12/11/2015

Using the 3 C’s for successful project communication

create a communications plan with the 3 C's

don’t let your communications be cloudy – use the 3 C’s

The Project Management Institute reports that ineffective communication leads to project failure one third of the time and compromises a project’s budget half of the time.

This clearly indicates that effective communication is at the heart of project success – however, improving communication can be a little trickier than it sounds. To this end, the Three Cs of Communication – Be Clear, Be Concise and Be Concrete can help.

By including the tips below in your project communication plan, you will be able to better communicate your goals to your team – and your team will be able to give you the feedback that you need in order to better manage them.

Be Clear

Ask – what is the purpose of your communication? If you’re not completely sure, your co-workers won’t be either. Make sure that you have a clear goal in your mind when you’re addressing a colleague and always know the purpose of the meeting. Try wherever possible to use simple language and focus on the meeting’s ultimate outcome. Check in with your teammates after the meeting to make sure that they fully understood the ideas that you were trying to communicate.

Here are a few strategies that you can use to help facilitate clarity:

* Opt for face-to-face conversations – generally speaking, people who have face-to-face conversations understand the ideas being presented much quicker and build better relationships than those who use computer communications (i.e. Skype, email). While phone calls and emails are unavoidable at times, try to have in-person meetings wherever possible.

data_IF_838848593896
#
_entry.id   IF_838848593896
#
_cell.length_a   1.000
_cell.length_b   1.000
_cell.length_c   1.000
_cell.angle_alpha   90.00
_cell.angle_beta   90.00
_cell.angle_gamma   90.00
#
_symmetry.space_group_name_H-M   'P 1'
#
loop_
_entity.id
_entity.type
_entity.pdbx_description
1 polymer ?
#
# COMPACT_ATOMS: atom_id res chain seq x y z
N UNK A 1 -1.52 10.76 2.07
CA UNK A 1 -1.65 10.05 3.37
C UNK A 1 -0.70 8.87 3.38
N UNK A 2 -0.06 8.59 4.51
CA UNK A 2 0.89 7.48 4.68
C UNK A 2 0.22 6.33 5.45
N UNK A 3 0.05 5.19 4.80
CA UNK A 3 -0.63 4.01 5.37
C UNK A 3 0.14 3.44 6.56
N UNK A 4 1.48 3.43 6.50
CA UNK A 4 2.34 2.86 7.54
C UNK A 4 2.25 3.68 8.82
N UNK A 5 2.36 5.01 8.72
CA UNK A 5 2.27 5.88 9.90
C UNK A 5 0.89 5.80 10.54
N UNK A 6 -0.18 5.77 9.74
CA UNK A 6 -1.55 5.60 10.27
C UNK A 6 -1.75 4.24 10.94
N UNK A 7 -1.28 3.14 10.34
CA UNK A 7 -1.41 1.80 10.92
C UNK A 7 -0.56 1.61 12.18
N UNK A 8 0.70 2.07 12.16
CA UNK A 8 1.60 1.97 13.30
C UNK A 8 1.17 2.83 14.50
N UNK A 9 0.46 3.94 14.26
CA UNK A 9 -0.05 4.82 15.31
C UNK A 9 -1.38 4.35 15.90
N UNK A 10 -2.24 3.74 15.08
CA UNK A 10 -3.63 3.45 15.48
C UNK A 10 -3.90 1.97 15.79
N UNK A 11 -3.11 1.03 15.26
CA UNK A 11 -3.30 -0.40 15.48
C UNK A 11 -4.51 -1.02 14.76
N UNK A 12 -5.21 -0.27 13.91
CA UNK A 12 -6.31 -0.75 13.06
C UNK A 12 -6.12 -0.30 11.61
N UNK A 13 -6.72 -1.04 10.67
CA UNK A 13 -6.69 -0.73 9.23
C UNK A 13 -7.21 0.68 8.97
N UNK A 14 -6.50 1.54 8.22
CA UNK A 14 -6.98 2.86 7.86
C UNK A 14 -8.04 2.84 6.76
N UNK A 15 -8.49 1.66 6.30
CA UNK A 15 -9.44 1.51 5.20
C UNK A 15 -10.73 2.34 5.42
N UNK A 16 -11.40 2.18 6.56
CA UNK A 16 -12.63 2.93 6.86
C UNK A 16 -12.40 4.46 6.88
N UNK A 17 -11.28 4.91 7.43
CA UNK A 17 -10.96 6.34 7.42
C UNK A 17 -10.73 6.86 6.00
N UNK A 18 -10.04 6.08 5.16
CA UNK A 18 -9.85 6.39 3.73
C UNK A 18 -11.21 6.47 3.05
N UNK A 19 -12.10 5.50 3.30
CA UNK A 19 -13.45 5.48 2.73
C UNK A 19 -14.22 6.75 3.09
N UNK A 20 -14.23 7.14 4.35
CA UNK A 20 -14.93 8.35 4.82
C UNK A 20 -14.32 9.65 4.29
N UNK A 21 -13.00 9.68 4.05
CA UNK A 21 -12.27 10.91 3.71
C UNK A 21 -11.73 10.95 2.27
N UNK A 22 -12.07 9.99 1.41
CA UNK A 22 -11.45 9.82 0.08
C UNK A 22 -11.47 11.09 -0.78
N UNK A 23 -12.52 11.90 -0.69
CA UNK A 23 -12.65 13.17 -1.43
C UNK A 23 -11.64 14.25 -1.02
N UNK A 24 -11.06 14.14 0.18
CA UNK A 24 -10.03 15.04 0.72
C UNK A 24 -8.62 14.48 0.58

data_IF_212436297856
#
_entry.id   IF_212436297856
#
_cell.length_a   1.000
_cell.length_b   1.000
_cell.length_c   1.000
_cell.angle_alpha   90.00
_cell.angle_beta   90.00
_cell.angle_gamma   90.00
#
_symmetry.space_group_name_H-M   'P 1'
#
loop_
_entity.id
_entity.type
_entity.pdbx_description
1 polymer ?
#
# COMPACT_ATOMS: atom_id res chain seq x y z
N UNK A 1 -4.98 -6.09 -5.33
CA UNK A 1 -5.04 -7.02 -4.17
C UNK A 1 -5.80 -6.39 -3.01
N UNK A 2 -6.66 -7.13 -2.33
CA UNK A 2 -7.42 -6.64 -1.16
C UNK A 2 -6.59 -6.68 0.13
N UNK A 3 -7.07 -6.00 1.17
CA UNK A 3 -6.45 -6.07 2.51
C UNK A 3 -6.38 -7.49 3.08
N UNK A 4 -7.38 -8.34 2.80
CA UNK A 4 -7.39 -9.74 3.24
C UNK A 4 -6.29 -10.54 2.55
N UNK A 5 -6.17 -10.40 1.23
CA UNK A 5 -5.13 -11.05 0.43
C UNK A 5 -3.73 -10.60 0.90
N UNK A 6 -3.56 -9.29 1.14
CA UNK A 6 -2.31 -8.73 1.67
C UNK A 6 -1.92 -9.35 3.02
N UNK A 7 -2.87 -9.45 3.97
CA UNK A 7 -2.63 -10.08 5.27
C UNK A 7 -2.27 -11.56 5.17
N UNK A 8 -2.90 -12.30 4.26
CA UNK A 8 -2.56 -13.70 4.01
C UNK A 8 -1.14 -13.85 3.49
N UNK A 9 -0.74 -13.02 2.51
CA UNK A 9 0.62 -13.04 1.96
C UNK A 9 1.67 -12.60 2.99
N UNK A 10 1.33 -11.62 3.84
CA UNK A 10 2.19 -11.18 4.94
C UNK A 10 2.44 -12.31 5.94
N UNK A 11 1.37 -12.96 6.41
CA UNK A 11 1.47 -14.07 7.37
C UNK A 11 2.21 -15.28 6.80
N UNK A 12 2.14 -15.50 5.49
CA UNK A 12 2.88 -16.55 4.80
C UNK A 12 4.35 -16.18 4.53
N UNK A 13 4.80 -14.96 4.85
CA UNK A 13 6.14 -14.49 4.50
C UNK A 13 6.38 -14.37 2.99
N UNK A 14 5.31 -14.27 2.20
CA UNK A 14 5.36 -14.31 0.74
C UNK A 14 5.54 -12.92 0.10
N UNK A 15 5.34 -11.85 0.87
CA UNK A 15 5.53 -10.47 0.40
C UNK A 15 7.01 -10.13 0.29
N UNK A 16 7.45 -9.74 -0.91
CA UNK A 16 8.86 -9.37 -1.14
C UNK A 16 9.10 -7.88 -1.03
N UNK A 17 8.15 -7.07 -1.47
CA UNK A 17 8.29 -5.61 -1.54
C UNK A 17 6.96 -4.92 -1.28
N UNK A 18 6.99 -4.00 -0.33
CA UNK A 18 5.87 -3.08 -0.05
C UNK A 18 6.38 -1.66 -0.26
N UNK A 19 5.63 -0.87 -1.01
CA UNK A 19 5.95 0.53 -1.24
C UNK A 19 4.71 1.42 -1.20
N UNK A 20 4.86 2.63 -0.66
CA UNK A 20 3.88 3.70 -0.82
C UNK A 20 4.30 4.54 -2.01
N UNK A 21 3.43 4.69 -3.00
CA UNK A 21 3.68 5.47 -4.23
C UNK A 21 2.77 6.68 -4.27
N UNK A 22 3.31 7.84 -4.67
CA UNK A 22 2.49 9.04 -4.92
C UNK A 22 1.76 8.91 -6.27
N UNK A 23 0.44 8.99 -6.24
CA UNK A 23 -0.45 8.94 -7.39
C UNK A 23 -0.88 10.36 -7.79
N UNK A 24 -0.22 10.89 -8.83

* Choose your medium carefully. If face-to-face meetings are out of the question, ask your employees how they would like to be given their tasks i.e. would they like to read it, hear it or watch it?  – focus on their needs, not just what you prefer.
* Always ask your teammates to paraphrase – there’s no better way to make sure that your message really got across than asking your team members to put your ideas into their own words.
Use project management software to communicate your goals. Not only can the software help to organize project phases, it can also highlight any areas where your teammates should be focusing their efforts.

Be Concise

Regardless of the situation, always imagine that you are talking to your company’s CEO, a co-worker and an intern at the same time – this will steer you towards communicating what stage your project is in and what the next step is to a broad audience. Concise communication means getting to the point, without diluting your words with un-needed extras.

For example; an intern will most likely need an easy 1, 2, 3 explanation of where the project is, where it’s going, and what tasks they need to complete to get there. On the other hand, a CEO will probably want more detail as to how it relates to other company projects and goals. Naturally, the emphasis of your communication will shift, depending on who you’re talking to, but you don’t want to pad out your communication/add extra content for your CEO, your co-worker, or your intern. Use direct language – remember that not everyone will understand acronyms and jargon.

Be Concrete

When communicating, you choose whether you want to be abstract or concrete. Abstract communicators leave space for ambiguity and interpretation, whereas concrete communicators focus on phrases and terms that stay the same, no matter what kind of language is used. Use concrete language to ground your abstract ideas, for example; instead of saying “I need you to be more reliable with your timesheets,” say, “I need your timesheets to be completed by 5PM on Fridays.” In this instance, the ambiguous term “reliable” is solved with a very clear action item and deadline. Here are a few tips to help you with concrete communications:

* Use concrete words – emphasize places, people, dates and numbers. Use unambiguous details.
* Completely remove abstract language from your vocabulary, these terms include “successful,” “fast,” “hard work,” and “integrity.” Try to avoid using any language that describes something that cannot immediately be perceived with the five senses.
* If in doubt, appeal to tangible communication. Use a project management software system to help team members visualize where the project is going.

In conclusion, quality communication is key to great project management. If you need help to get there, Off Peak Training offers a 35 hour online PMP® project management training course – get the training that you want, when you want it and learn at your own pace! Find out more: https://www.offpeaktraining.com/project_management-professional_pmp_training/

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